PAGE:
A team in white biohazard suits watch as some of the approximately 200 passengers walk to waiting buses upon arriving on a charter flight from Wuhan, China, after landing at March Air Reserve Base in Riverside, CA, on Jan. 29, 2020.
Will Lester/MediaNews Group/Inland Valley Daily Bulletin—Getty Images
Updated: February 10, 2020 12:51 PM ET | Originally published: February 7, 2020 5:26 PM EST

A typical room has a ceiling fan, striped wallpaper and floral curtains. Above a neatly made bed is a chintzy print showcasing a cobblestone alley. In communal areas, residents have space to watch big-screen TVs or throw around a football or read a book under a tree, and the U.S. Marshals Service is providing security.

Such are the conditions at the March Air Reserve Base in Riverside County, Calif., where 195 people are subject to the first mandatory quarantine orders issued by the Centers for Disease Control and Prevention (CDC) in more than 50 years. Like more than 600 other people assigned to five other military bases around the country, these Americans were recently evacuated from China’s Hubei province, the site of the novel coronavirus outbreak that has now claimed more than 600 lives.

All but two of those deaths have occurred in mainland China, where more than 31,000 cases have been confirmed. The crisis is now creeping around the world, with cases reported in more than 24 other countries, including 12 in the U.S.

There is widespread anxiety about sickness, and much is still unknown about the virus, including whether people without symptoms are capable of spreading it. Facing such uncertainty, the CDC took the extraordinary measure on January 31 of drawing on legal authority that the department hasn’t used since the 1960s — when officials were combatting smallpox — to impose a mandatory, 14-day quarantine on recently repatriated Americans who had been in Hubei. Two weeks is the likely incubation period for the virus.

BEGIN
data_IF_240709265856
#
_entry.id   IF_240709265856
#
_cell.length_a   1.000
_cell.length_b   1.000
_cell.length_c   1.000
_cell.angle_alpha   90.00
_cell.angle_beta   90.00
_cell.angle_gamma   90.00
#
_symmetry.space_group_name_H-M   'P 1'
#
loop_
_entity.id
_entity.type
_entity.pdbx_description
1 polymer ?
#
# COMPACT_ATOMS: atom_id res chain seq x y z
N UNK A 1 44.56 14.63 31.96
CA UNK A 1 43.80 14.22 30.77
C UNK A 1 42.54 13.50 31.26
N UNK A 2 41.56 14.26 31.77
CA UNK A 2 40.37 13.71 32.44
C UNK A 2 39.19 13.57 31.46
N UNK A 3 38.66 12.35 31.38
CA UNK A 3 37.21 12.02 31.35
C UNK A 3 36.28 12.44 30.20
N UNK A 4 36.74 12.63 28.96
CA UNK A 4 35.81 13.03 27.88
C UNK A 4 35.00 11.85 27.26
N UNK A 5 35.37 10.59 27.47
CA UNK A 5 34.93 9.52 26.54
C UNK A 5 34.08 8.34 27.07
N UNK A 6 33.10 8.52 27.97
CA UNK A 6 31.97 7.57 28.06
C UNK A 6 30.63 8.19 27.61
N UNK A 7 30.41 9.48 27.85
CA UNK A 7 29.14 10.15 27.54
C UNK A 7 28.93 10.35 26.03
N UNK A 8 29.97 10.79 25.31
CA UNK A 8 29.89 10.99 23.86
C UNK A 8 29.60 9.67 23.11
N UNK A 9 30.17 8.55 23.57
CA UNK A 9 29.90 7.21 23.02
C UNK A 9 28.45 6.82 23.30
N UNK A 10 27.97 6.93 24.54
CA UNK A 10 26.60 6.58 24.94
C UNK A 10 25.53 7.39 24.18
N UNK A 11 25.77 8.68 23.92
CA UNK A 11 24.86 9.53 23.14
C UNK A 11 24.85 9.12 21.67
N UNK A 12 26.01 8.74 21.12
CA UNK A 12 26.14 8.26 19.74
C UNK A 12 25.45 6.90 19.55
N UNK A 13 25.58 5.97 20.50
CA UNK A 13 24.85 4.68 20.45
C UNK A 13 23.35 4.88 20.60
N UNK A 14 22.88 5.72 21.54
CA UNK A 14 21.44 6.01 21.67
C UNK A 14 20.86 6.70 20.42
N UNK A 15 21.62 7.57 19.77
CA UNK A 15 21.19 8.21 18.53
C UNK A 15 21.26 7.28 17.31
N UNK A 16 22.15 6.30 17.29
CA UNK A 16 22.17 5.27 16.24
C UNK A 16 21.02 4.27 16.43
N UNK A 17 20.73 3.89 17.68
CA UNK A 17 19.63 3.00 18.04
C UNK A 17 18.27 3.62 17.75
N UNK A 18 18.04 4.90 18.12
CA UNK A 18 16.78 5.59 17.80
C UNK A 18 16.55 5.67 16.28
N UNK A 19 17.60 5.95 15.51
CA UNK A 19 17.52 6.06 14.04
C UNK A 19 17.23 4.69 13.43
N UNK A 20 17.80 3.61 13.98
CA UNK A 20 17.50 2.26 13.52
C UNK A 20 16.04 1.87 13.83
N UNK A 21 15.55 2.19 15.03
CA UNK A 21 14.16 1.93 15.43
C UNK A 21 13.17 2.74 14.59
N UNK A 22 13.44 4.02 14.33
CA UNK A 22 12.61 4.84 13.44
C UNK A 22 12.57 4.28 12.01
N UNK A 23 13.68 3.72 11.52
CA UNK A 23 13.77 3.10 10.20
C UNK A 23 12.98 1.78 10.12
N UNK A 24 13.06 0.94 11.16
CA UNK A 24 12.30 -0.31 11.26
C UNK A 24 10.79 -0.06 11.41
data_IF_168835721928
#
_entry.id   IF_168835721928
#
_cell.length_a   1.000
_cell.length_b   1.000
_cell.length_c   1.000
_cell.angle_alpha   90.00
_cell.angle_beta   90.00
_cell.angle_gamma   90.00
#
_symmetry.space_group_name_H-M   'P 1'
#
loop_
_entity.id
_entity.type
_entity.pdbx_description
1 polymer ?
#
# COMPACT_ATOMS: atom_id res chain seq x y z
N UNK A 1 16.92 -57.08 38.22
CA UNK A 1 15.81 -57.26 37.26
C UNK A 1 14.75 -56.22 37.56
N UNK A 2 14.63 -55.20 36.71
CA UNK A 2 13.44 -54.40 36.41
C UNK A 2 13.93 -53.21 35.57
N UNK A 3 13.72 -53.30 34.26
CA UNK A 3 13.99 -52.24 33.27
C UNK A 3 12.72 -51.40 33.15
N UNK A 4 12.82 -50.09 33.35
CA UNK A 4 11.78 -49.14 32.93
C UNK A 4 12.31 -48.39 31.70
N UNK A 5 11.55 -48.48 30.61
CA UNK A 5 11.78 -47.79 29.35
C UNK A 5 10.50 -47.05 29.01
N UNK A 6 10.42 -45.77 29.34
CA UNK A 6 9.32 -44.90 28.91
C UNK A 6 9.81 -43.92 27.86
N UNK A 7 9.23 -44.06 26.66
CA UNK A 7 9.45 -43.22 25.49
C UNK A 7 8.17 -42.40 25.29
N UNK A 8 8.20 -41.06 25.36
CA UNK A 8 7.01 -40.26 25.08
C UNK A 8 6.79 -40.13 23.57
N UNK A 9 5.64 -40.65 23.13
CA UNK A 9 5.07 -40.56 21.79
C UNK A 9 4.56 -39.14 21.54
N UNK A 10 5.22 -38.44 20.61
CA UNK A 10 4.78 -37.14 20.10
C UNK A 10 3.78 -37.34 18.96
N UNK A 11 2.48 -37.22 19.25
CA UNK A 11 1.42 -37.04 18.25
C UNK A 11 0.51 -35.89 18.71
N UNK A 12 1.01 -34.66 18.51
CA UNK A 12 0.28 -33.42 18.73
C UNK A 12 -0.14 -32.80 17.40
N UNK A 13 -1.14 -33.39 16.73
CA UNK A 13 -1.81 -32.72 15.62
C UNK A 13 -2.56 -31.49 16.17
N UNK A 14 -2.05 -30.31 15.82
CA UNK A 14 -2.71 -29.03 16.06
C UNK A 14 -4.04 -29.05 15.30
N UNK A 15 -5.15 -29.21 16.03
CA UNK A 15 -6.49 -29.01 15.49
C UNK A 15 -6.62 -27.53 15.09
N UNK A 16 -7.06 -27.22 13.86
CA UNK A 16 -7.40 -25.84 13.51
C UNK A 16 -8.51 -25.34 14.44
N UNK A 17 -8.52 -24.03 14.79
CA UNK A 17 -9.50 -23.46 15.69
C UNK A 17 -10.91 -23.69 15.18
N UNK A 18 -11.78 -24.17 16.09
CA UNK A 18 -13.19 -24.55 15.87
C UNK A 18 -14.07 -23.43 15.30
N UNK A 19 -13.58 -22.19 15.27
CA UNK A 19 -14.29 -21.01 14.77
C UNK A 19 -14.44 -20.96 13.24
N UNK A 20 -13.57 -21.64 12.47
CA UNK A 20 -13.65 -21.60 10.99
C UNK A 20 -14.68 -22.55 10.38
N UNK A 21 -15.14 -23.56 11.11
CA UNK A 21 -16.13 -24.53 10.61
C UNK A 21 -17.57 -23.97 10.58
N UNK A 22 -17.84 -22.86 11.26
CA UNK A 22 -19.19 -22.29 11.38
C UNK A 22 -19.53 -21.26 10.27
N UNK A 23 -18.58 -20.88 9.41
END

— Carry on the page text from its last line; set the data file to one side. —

“We are taking measures to minimize any contact. We expect confirmed infections among these and other returning travelers from Hubei province,” Dr. Nancy Messonnier, director of CDC’s National Center for Immunization and Respiratory Diseases, said in a briefing on Feb. 5. “Now is the time to act so that we can slow the introduction and impact of this virus in the U.S.”

A few days earlier, when the federal government announced the quarantine, Messonnier called the action “unprecedented.”

There are several good reasons that ordering a quarantine is something that U.S. public health officials rarely do.

Finding quarters can be a challenge

For starters, the government does not have dedicated quarantine facilities just waiting to be used, explains Arthur Reingold, professor of epidemiology at the University of California, Berkeley’s School of Public Health.

Quarantine refers to the containment of apparently healthy people who may be incubating a virus they’ve come in contact with. (Isolation is the term for confining someone who is already sick.) In previous eras, this was often done on sea-going vessels. Passengers who might have a sickness like the plague would wait out the likely incubation period on a ship before being allowed to land. “But quarantine vessels went out of business a long time ago,” Reingold says.